Paul Davis launches bid for 2nd District congressional seat in Kansas
Topeka ? Lawrence Democrat Paul Davis officially kicked off his campaign for the 2nd District congressional seat in Kansas, using a familiar theme in national politics by saying he wants to change the political culture in Washington.
“Our political system is fundamentally broken,” Davis told a crowd of about 100 supporters who turned out for a rally in Topeka Tuesday morning. “It wasn’t broken by Republicans. Nor was it broken by Democrats. It was broken by money — unprecedented, unchecked, obscene amounts of money in our government and in our elections.”
Davis, 45, served six terms in the Kansas House from 2003 through 2015, including his last two terms as House Minority Leader. He ran unsuccessfully for governor in 2014, losing narrowly to incumbent Republican Sam Brownback.
Although he carried the 2nd District by a narrow margin in that race, 51-45 percent, he faces an uphill battle in the congressional race. According to University of Kansas political science professor Patrick Miller, the eastern Kansas district has tilted Republican in each of the last three presidential elections and each of the last two U.S. Senate elections.
The seat is currently held by Republican Rep. Lynn Jenkins, of Topeka, who announced in January that she would not seek another term.
Davis made his announcement just less than a year away from the Aug. 7, 2018, Democratic primary where he will likely face Neosho County resident Kelly Standley, who is a newcomer to Kansas politics but was active in Colorado politics before moving back to his home state about seven years ago.
On the Republican side, state Sen. Steve Fitzgerald of Leavenworth appears to be the most formidable candidate to announce so far. Basehor City Councilman Vernon J. Fields has also filed for the Republican primary.
During his own announcement rally in Topeka last month, Fitzgerald said he fully supports the agenda of President Donald Trump, including Trump’s call for tax reform and his efforts to back out of international agreements on climate change.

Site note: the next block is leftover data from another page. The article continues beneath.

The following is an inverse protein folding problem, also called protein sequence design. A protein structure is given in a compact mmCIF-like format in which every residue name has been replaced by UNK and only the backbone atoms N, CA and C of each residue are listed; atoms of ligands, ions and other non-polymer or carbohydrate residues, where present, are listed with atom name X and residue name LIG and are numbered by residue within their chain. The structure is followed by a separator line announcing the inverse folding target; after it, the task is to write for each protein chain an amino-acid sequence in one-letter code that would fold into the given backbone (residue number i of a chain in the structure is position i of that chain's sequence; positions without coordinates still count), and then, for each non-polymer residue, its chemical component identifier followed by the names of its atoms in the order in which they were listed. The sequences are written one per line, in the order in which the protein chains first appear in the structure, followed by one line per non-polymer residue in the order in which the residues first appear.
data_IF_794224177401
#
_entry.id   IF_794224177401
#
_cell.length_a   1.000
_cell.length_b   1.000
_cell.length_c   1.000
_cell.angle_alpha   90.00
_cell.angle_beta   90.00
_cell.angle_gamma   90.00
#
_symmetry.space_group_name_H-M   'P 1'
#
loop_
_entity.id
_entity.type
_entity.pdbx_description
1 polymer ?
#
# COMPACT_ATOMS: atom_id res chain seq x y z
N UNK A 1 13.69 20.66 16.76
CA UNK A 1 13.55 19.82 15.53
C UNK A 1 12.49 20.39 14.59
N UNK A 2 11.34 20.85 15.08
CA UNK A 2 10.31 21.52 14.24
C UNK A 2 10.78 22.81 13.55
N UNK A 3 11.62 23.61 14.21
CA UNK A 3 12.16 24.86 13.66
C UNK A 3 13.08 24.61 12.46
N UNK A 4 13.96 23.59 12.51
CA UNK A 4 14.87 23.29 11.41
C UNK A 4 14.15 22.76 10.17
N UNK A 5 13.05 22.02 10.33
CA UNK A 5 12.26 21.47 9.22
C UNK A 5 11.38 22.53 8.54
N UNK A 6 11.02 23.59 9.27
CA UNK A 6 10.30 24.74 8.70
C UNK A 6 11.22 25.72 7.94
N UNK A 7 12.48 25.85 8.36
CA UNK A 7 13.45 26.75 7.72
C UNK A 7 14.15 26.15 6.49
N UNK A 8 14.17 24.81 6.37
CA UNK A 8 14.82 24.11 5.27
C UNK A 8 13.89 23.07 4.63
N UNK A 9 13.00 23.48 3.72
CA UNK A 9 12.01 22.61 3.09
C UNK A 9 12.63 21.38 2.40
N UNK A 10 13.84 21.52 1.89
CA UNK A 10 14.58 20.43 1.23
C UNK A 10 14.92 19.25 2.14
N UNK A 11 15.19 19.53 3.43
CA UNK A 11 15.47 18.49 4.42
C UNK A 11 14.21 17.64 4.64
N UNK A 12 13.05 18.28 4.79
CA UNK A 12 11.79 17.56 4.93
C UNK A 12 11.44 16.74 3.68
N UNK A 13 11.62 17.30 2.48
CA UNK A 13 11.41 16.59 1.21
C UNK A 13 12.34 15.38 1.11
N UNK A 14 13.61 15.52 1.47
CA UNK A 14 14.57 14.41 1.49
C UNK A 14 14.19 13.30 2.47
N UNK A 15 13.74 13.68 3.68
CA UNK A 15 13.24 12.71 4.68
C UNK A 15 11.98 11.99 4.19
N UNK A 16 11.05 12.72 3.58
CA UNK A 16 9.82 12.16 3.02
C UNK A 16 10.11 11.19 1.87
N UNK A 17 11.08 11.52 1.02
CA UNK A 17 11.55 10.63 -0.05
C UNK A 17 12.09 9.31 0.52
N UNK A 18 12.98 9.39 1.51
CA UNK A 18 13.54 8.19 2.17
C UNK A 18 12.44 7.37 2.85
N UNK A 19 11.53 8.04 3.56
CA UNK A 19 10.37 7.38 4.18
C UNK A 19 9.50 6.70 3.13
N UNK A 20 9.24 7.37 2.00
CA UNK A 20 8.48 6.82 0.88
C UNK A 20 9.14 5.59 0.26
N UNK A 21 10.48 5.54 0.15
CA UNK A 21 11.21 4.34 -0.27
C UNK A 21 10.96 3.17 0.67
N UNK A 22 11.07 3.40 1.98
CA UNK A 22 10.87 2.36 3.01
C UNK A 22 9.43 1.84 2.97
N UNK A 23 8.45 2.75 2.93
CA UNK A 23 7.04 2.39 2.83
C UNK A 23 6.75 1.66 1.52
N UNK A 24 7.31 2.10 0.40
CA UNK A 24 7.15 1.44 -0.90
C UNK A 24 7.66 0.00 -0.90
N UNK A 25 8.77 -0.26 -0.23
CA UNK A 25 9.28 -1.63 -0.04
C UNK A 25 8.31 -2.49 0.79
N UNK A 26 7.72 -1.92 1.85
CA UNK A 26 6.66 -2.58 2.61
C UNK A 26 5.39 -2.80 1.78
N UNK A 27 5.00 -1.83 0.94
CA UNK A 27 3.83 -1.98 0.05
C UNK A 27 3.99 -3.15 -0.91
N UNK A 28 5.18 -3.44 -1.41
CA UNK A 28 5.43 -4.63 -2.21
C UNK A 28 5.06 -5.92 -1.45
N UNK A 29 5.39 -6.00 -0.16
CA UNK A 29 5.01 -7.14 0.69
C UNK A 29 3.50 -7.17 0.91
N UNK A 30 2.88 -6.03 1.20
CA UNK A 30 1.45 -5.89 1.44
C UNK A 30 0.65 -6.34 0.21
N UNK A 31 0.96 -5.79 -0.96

Davis, however, did not mention Trump by name, either in his speech or during a question-and-answer session with reporters afterward, even though many observers are viewing the 2018 midterm elections as a referendum on the president.
“There are some voters out there who are going to see that and they’re going to cast their votes based upon that. We know that historically,” Davis said. “But I hope that people will take a look at the candidates and they will look at who is best going to represent them in Congress, who is going to really change the political system, going to change the culture of Washington.”
Davis said that if elected he would support a constitutional amendment to ban so-called “dark money” in elections. That generally refers to money spent by independent groups that can raise and spend money freely on political advertising without disclosing the sources of their contributions.
“I think we need to get rid of dark money,” Davis said. “I think people are disgusted by all of the nice-sounding groups that are coming in and trying to influence the outcome of elections, and people have no idea who is funding them.”
Davis also said he blames the leadership of both major political parties in Congress for the current gridlock and lack of bipartisan cooperation, and he said that if he’s elected, he would not support Rep. Nancy Pelosi of California for another term as the Democratic leader.